The DCI will also support the expansion of the Defense Intelligence Agency's 'Joint Intelligence Virtual Architecture' program. JIVA is DIA's next-generation collaboration tool focused on automated, real-time analysis, production and dissemination of intelligence products. JIVA aims to create a "federated environment across organizations. By fiscal 2001, which begins Oct. 1, JIVA capabilities will be on 20,000 desktops across the intelligence community.
The issue of enhancing collaboration among analysts at various agencies goes to the heart of the criticisms of intelligence performance and activities, including calls for a complete overhaul of the intelligence community. Intelligence experts and critics argue that the Internet has turned the notion of "central intelligence," into an oxymoron. They agree, however, that the initiatives now under way are a sign that the DCI is serious about tearing down walls.
(Fed Computer Wk // D. Verton// 08/28, 07/17,07/24/00)
< http://www.fcw.com/fcw/articles/2000/0828/pol-ciabox-08-28-00.asp > (Jonkers)

No reports this week.


-- A Washington newspaper's recent slant on the story of CIA's refusal to release some documents relating to the overthrow of Chilean President Salvador Allende triggered a 'Letter to the Editor' by Richard Stolz, former chief of the CIA Directorate of Operations from 1988 through 1990.
Several parts of Mr. Stolz's letter are quoted below:
-- "Case officers--like journalists--must protect their sources."
-- "Some people have charged that CIA and other government agencies may resist declassifying some information because it is embarrassing. But in the case of Chile, the embarrassments already are common knowledge."
-- "The CIA does not randomly operate rogue operations. Covert actions are subject to rigorous approval procedures in many federal departments and in Congress."
-- "Often, indeed, too often, the Operations Directorate has been prodded by the White House, the Defense Department, the State Department and others to "not just stand there--do something! -- Well, the CIA doesn't just stand there; it does what it is ordered to do. It should be allowed to protect the people who risk their reputations, their fortunes and, at times, their lives to help." (Wash Post 4 Sept '00, p. A24) (Harvey)

IRAQ'S SCUD BALLISTIC MISSILES: An Information Paper, by the DOD Office of the Special Assistant for Gulf War Illnesses, released July 27th, 2000. The DOD report examines Iraq's Scud ballistic missile program and the use of the Scuds against coalition forces in the Kuwait theater of operations and Israel.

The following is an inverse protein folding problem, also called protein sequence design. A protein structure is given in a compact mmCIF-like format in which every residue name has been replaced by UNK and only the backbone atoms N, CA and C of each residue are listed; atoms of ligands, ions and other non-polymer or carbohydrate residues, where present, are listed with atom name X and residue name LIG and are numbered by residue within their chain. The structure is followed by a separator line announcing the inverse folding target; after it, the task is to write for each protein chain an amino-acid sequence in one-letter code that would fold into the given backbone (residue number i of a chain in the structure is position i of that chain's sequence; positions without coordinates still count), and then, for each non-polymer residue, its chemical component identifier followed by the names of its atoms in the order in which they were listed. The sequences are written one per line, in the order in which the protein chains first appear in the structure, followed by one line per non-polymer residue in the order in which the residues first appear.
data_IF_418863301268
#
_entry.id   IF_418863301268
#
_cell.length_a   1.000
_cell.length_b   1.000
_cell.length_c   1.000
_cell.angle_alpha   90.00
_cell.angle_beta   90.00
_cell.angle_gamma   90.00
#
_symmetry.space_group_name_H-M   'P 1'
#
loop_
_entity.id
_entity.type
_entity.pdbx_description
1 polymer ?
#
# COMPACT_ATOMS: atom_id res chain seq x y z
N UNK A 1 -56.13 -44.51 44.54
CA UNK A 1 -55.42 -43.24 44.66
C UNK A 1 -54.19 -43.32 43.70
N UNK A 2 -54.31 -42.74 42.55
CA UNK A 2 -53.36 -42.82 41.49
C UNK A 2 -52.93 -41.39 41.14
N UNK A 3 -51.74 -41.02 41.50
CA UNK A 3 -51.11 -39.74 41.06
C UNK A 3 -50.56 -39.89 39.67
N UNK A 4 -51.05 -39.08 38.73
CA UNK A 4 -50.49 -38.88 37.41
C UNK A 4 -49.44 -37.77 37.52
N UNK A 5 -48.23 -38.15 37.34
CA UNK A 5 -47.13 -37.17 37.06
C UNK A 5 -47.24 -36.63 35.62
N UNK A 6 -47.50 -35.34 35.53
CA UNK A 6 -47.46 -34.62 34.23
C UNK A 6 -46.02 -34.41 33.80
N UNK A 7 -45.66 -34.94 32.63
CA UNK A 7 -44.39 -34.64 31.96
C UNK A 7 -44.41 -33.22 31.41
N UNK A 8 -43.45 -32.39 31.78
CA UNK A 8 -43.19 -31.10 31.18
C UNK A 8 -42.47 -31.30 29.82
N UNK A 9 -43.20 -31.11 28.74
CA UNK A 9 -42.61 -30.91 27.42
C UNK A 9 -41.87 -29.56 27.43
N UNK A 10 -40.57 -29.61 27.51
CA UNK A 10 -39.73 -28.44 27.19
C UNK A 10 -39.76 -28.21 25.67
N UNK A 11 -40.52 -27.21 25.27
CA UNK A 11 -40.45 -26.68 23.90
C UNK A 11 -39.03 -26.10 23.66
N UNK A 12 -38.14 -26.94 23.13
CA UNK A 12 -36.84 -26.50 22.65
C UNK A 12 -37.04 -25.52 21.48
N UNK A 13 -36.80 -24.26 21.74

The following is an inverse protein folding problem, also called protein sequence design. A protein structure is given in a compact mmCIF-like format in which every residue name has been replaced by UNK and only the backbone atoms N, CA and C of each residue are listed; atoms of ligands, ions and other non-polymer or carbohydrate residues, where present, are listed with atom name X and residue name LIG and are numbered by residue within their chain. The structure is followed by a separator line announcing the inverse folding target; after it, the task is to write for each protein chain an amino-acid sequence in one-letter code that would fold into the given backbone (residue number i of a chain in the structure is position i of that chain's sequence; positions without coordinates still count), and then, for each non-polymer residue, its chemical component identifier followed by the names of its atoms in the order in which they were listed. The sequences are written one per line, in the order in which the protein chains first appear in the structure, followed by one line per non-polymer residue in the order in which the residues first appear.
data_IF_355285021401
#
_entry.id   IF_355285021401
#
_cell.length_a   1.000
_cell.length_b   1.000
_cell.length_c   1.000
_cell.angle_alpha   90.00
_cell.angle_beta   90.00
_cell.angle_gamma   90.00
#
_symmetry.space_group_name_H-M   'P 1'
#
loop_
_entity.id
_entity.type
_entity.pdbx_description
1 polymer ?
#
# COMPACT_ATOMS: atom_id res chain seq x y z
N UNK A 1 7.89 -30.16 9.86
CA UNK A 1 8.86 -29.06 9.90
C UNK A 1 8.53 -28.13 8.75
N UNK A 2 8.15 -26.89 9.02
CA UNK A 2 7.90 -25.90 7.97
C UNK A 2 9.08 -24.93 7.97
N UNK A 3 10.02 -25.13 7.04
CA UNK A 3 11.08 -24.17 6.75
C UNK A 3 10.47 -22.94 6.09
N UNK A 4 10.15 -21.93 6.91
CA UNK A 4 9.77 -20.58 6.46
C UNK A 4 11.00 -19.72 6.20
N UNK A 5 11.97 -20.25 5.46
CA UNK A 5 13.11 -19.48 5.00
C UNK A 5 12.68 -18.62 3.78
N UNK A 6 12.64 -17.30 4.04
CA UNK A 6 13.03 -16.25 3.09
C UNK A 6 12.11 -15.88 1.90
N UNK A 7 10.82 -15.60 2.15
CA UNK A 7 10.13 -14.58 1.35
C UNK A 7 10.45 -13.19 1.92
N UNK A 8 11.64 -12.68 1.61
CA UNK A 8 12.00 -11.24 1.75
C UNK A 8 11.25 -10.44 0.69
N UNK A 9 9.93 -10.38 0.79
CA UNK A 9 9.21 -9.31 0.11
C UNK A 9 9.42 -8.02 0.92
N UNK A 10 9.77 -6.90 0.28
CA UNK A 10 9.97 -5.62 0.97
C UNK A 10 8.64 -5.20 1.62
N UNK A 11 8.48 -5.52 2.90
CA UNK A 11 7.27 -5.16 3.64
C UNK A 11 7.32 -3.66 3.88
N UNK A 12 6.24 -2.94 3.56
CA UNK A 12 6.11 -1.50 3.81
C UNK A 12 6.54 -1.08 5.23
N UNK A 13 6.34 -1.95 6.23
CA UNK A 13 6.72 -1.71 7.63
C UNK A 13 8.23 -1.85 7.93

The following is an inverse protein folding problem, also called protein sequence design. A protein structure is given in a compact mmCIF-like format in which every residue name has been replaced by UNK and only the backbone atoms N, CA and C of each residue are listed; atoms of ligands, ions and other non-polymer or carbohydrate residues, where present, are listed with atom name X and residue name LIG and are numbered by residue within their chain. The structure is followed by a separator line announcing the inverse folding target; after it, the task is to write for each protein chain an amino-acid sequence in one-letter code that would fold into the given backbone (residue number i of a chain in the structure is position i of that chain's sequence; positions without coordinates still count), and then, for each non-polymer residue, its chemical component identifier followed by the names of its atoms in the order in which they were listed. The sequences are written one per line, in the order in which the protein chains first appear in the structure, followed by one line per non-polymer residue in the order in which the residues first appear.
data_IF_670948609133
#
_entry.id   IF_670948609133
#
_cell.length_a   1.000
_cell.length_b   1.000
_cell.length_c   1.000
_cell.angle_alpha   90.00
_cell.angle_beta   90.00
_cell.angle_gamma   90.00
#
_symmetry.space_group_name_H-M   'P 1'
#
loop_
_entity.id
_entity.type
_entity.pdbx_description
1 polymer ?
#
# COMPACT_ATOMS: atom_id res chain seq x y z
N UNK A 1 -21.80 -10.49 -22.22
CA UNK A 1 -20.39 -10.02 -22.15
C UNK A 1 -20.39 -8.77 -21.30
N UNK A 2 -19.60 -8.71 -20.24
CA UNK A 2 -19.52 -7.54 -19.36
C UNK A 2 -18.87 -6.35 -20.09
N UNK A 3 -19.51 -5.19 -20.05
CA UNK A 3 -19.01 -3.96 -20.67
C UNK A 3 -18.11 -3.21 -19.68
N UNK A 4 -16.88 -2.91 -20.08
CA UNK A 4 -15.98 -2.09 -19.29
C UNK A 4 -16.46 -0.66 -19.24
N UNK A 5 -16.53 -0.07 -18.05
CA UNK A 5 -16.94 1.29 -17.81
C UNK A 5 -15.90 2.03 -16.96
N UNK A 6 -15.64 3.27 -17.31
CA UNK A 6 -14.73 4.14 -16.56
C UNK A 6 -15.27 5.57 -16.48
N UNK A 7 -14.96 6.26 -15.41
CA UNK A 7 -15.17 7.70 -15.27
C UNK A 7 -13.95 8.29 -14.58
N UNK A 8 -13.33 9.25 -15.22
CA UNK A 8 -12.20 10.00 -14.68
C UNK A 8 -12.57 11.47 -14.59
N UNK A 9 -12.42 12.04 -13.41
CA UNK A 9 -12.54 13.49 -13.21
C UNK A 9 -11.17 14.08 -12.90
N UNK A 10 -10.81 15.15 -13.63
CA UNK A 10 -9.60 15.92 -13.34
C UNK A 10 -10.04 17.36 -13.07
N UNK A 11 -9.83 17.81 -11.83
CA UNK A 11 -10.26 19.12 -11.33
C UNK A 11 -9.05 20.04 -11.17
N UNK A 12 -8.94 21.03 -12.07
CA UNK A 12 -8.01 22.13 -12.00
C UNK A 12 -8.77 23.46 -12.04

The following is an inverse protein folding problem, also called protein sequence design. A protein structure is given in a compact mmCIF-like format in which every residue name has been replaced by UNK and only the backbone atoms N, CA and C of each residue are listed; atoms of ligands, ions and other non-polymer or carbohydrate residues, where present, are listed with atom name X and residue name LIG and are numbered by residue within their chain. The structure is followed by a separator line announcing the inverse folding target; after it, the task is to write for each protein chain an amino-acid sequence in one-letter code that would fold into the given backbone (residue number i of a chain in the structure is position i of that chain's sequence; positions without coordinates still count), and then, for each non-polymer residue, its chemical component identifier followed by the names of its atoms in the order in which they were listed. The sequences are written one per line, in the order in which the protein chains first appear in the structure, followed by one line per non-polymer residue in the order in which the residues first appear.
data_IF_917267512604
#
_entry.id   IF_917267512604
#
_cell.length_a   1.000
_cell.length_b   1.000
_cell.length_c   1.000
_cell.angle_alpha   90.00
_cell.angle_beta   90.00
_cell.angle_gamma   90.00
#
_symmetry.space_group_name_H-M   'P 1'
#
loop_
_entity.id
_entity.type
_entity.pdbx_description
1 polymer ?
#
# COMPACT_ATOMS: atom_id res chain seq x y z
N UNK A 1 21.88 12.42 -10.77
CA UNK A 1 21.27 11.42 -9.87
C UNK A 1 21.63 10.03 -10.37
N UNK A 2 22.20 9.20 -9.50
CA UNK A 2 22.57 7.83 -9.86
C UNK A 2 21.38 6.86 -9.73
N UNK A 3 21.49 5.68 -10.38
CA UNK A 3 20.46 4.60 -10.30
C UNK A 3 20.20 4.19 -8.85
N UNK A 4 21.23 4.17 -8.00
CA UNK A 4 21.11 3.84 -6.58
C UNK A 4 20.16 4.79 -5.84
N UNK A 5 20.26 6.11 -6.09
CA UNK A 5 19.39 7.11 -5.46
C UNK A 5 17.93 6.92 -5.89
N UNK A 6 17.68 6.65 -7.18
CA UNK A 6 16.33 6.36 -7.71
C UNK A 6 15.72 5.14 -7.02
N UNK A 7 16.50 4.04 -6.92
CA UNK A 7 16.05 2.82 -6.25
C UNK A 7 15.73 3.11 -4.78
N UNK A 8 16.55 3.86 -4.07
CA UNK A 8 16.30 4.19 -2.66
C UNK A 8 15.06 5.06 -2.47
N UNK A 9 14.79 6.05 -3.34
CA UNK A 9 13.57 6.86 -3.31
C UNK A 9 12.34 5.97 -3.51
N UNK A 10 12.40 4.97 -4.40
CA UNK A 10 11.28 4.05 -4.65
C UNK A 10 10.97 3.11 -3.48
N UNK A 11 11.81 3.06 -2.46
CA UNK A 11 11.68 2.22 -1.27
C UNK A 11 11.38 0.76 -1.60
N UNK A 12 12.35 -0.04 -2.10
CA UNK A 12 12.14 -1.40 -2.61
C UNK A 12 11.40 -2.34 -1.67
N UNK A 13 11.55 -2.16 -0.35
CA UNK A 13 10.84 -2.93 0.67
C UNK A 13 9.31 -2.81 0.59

During the 1991 Gulf War, Iraq launched more than 90 of the short-range ballistic missiles. A Scud missile struck a warehouse used as a temporary barracks for U.S. soldiers and was responsible for the largest single American casualty event of the war: 28 people died and more than 100 were injured.
Although Iraq had produced both chemical and biological warheads for their Scuds, they did not employ them during the war. According to the information paper, the threat of massive U.S. retaliation and technical difficulties encountered in testing chemical/biological warheads deterred Saddam Hussein from taking this course. No chemical or biological agent warheads were found in the debris of Scud missiles.
Some veterans thought that Iraq launched more Scuds at coalition forces than actually occurred. Scuds broke up on re-entry or after Patriot missile intercepts and debris hit the ground in separate areas. This, together with numerous false alarms, and Patriot missile fire on false targets, contributed to this impression.
Information papers are reports of what DoD knows today about military equipment and/or procedures used in the 1990-1991 Gulf War. This paper and all other reports published by the special assistant's office are posted on the GulfLINK website at: < http://www.gulflink.osd.mil/scud_info/ > (.Media release No. 470-00, 27 July 2000) (Jonkers)


WW II Special Operations - Nuclear physicist Niels Bohr was rescued in the nick of time from German-occupied Denmark. While Danish resistance fighters provided covering fire, he ran out the back door of his home, stopping momentarily to grab a beer bottle full of precious "Heavy Water" (for nuclear weapon research). He finally reached England still clutching his bottle. Which contained beer. I suppose some German drank the bottle of Heavy Water. (courtesy Milligan // Marples).